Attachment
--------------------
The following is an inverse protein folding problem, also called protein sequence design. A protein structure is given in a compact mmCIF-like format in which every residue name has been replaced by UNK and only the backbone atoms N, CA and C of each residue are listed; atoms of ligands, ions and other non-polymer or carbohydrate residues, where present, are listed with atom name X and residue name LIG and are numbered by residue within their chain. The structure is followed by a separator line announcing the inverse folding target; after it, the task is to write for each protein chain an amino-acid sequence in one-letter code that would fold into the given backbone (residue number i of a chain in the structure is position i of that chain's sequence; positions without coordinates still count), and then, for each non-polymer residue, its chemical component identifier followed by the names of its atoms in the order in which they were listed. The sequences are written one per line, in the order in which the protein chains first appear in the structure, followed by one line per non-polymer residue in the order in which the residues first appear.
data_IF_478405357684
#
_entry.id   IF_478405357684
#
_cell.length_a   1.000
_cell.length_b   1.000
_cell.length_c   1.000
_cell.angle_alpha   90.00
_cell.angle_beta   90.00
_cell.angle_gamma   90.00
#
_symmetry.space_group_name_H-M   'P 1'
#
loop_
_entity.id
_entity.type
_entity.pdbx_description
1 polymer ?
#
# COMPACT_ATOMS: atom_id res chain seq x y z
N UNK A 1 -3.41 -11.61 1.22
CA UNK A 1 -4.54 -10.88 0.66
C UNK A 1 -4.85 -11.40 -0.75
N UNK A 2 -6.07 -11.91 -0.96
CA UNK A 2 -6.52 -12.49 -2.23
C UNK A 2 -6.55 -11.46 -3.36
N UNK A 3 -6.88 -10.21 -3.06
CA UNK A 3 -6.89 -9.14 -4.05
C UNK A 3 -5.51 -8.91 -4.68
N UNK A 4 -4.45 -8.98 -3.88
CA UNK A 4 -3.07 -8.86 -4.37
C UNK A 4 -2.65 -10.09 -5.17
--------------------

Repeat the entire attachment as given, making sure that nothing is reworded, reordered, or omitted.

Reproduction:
The following is an inverse protein folding problem, also called protein sequence design. A protein structure is given in a compact mmCIF-like format in which every residue name has been replaced by UNK and only the backbone atoms N, CA and C of each residue are listed; atoms of ligands, ions and other non-polymer or carbohydrate residues, where present, are listed with atom name X and residue name LIG and are numbered by residue within their chain. The structure is followed by a separator line announcing the inverse folding target; after it, the task is to write for each protein chain an amino-acid sequence in one-letter code that would fold into the given backbone (residue number i of a chain in the structure is position i of that chain's sequence; positions without coordinates still count), and then, for each non-polymer residue, its chemical component identifier followed by the names of its atoms in the order in which they were listed. The sequences are written one per line, in the order in which the protein chains first appear in the structure, followed by one line per non-polymer residue in the order in which the residues first appear.
data_IF_478405357684
#
_entry.id   IF_478405357684
#
_cell.length_a   1.000
_cell.length_b   1.000
_cell.length_c   1.000
_cell.angle_alpha   90.00
_cell.angle_beta   90.00
_cell.angle_gamma   90.00
#
_symmetry.space_group_name_H-M   'P 1'
#
loop_
_entity.id
_entity.type
_entity.pdbx_description
1 polymer ?
#
# COMPACT_ATOMS: atom_id res chain seq x y z
N UNK A 1 -3.41 -11.61 1.22
CA UNK A 1 -4.54 -10.88 0.66
C UNK A 1 -4.85 -11.40 -0.75
N UNK A 2 -6.07 -11.91 -0.96
CA UNK A 2 -6.52 -12.49 -2.23
C UNK A 2 -6.55 -11.46 -3.36
N UNK A 3 -6.88 -10.21 -3.06
CA UNK A 3 -6.89 -9.14 -4.05
C UNK A 3 -5.51 -8.91 -4.68
N UNK A 4 -4.45 -8.98 -3.88
CA UNK A 4 -3.07 -8.86 -4.37
C UNK A 4 -2.65 -10.09 -5.17